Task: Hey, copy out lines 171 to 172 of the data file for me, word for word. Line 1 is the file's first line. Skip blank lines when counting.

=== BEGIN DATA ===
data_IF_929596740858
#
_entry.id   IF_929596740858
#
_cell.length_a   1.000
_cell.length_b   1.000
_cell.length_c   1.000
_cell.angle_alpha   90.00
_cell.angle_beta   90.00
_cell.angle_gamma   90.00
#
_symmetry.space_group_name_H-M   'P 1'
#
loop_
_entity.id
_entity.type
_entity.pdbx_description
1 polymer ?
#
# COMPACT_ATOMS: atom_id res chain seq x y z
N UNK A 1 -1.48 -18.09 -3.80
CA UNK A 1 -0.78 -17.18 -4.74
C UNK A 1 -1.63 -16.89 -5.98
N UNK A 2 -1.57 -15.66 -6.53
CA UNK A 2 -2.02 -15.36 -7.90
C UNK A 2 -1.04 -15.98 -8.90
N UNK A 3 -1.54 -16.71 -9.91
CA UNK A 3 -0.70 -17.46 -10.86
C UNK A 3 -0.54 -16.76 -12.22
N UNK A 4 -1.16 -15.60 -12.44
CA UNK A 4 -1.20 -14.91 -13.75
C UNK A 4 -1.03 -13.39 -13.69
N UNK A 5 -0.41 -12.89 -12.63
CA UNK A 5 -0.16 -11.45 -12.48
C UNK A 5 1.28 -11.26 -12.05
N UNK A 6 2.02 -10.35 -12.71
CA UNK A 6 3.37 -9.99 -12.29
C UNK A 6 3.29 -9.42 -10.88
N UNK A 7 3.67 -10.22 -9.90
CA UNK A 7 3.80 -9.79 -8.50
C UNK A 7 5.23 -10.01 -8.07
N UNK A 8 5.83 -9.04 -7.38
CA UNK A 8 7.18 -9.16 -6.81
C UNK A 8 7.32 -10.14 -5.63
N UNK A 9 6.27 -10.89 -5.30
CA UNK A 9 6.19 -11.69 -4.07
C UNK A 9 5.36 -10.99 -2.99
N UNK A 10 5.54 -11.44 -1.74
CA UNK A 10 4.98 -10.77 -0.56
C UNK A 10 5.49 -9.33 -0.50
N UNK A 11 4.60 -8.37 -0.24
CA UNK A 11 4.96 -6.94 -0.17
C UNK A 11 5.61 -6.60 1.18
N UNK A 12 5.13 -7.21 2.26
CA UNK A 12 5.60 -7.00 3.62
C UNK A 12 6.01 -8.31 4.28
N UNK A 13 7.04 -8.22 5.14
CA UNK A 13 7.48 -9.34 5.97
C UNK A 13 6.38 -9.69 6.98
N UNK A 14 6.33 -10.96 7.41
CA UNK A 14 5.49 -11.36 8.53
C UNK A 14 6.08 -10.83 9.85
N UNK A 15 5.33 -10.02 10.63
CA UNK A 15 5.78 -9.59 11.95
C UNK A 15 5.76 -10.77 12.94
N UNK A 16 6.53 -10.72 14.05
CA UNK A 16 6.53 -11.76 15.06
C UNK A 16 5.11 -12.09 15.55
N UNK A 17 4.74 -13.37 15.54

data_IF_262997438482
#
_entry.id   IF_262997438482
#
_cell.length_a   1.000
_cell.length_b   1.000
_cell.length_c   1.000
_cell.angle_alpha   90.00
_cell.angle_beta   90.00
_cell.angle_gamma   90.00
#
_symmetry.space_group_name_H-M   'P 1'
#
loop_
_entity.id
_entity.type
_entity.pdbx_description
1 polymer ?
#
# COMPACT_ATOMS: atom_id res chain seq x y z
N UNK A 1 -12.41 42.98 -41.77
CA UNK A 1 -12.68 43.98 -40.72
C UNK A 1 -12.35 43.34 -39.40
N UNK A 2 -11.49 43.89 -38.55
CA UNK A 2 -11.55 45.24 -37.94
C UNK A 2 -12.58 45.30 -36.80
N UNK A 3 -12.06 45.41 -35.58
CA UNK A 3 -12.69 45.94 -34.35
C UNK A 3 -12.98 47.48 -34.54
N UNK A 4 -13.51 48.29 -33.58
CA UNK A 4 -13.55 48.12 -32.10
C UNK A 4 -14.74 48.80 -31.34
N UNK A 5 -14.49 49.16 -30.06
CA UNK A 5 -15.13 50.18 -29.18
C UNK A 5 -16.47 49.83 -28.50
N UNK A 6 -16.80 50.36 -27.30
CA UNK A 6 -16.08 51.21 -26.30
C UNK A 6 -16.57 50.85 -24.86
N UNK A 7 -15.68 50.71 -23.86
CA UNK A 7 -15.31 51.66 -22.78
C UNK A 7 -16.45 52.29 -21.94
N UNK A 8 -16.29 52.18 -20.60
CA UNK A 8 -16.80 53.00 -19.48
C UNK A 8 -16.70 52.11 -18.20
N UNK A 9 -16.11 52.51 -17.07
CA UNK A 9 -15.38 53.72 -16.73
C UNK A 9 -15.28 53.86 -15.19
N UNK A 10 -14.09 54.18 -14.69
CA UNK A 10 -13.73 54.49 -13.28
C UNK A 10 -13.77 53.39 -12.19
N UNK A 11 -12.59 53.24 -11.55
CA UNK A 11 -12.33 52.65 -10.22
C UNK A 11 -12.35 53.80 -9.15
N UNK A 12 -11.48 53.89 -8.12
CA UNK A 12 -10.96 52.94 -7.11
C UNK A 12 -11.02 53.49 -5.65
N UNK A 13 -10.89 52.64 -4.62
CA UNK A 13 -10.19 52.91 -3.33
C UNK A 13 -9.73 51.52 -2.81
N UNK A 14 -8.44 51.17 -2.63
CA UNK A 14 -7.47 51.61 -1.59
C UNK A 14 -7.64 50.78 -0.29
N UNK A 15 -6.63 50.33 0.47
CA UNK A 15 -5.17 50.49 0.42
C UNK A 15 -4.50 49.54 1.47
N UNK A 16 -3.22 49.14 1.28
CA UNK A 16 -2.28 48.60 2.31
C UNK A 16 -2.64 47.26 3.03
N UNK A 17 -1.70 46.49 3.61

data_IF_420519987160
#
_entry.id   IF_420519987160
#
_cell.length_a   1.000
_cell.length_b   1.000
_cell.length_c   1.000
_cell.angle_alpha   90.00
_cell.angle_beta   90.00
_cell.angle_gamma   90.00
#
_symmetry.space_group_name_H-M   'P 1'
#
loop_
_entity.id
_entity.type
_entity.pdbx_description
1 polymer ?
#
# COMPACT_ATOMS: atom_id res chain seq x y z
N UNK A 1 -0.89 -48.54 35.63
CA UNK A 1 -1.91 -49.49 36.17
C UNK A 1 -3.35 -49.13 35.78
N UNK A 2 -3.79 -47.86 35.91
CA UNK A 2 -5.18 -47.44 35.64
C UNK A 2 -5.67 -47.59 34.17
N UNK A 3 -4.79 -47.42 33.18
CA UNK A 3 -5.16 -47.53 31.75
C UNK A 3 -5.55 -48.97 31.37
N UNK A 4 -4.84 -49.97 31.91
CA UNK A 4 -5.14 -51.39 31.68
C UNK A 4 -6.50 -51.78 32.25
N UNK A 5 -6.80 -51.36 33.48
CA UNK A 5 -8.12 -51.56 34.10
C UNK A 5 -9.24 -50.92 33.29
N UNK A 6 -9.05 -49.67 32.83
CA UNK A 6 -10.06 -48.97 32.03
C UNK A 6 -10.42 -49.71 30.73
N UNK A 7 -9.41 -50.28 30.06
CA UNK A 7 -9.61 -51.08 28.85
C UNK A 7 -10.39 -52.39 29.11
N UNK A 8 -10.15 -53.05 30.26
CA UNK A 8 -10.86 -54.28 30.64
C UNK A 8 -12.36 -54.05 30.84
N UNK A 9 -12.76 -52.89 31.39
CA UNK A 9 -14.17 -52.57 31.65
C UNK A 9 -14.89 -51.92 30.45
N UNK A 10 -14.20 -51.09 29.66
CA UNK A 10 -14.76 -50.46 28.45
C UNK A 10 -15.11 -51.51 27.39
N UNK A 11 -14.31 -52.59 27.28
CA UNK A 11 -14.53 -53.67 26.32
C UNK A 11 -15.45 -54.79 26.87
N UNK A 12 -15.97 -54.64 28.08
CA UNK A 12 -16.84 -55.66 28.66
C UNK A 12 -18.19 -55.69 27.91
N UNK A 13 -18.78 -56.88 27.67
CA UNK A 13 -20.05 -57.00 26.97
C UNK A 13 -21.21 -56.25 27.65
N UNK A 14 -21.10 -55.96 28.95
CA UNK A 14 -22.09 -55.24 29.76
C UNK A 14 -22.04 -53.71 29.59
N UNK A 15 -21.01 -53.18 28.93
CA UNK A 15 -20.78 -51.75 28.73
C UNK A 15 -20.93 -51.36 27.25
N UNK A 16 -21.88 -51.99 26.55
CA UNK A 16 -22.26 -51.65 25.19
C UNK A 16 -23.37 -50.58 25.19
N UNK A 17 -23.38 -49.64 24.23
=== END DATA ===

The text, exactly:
N UNK A 5 -6.80 -51.36 33.48
CA UNK A 5 -8.12 -51.56 34.10